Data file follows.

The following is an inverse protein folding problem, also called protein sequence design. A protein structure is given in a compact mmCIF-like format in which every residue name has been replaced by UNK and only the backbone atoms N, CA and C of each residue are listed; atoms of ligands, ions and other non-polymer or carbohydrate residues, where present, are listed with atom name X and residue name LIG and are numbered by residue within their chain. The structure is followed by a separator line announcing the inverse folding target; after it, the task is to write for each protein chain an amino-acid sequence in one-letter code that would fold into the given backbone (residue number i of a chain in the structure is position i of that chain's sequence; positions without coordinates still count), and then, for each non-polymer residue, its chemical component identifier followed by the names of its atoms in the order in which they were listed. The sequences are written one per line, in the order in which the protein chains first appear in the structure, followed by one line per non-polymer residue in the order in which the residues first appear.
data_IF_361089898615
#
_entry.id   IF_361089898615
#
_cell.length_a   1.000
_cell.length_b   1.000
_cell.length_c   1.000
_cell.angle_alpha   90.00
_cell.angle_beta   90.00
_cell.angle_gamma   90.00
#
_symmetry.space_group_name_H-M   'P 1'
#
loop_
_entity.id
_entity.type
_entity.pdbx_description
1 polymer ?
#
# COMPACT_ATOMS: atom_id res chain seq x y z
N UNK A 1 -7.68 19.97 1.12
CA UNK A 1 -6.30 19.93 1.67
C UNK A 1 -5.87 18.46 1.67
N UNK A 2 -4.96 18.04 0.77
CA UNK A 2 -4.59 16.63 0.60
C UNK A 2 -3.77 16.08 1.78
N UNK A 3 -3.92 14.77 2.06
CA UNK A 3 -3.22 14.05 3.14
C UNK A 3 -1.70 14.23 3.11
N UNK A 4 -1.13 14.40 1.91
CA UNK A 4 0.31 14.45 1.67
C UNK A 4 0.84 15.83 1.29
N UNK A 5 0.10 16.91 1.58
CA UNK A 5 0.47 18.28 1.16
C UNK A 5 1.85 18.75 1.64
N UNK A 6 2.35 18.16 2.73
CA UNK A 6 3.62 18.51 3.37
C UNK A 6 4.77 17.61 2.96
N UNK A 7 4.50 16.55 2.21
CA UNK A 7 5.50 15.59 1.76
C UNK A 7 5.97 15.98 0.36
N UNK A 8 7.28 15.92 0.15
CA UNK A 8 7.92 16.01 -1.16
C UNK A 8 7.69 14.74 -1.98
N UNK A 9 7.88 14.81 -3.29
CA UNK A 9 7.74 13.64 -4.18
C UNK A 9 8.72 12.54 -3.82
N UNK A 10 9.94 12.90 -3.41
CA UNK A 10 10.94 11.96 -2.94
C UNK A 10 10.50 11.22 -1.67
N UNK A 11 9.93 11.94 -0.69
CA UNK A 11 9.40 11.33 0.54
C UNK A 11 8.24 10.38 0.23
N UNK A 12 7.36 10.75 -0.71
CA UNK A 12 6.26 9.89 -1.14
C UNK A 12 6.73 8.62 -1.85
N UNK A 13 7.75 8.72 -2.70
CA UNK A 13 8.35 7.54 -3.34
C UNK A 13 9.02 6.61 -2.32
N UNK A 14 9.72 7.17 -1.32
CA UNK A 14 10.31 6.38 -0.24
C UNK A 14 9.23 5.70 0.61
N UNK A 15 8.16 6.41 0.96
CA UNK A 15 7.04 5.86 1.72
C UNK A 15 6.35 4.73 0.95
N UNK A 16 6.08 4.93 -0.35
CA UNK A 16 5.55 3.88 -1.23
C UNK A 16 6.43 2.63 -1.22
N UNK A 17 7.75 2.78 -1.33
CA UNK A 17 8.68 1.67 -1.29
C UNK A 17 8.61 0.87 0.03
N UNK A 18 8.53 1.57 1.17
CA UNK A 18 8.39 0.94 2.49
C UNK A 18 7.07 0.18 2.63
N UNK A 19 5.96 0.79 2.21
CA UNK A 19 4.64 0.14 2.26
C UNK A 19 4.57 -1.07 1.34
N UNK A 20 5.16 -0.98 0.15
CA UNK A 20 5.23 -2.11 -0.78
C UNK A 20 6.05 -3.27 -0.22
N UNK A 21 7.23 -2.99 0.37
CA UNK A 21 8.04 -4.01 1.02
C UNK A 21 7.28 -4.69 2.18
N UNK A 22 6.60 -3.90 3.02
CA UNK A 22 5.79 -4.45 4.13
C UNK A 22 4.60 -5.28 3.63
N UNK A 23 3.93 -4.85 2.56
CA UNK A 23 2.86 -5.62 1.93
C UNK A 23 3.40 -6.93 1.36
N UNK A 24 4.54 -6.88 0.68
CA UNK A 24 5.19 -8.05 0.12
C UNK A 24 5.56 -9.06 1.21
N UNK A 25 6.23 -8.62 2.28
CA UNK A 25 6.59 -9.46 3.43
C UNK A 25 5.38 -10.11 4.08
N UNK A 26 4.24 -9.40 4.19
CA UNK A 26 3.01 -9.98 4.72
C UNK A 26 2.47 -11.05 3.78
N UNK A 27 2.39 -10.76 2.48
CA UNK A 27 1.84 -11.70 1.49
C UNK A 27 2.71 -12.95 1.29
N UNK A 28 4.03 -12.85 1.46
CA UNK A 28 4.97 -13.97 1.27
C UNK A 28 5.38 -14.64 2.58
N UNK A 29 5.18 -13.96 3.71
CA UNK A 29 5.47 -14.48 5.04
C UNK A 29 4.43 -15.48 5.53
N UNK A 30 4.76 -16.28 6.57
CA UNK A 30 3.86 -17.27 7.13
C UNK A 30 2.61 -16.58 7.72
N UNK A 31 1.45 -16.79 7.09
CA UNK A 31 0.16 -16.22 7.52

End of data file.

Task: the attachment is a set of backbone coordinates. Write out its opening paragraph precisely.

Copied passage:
The following is an inverse protein folding problem, also called protein sequence design. A protein structure is given in a compact mmCIF-like format in which every residue name has been replaced by UNK and only the backbone atoms N, CA and C of each residue are listed; atoms of ligands, ions and other non-polymer or carbohydrate residues, where present, are listed with atom name X and residue name LIG and are numbered by residue within their chain. The structure is followed by a separator line announcing the inverse folding target; after it, the task is to write for each protein chain an amino-acid sequence in one-letter code that would fold into the given backbone (residue number i of a chain in the structure is position i of that chain's sequence; positions without coordinates still count), and then, for each non-polymer residue, its chemical component identifier followed by the names of its atoms in the order in which they were listed. The sequences are written one per line, in the order in which the protein chains first appear in the structure, followed by one line per non-polymer residue in the order in which the residues first appear.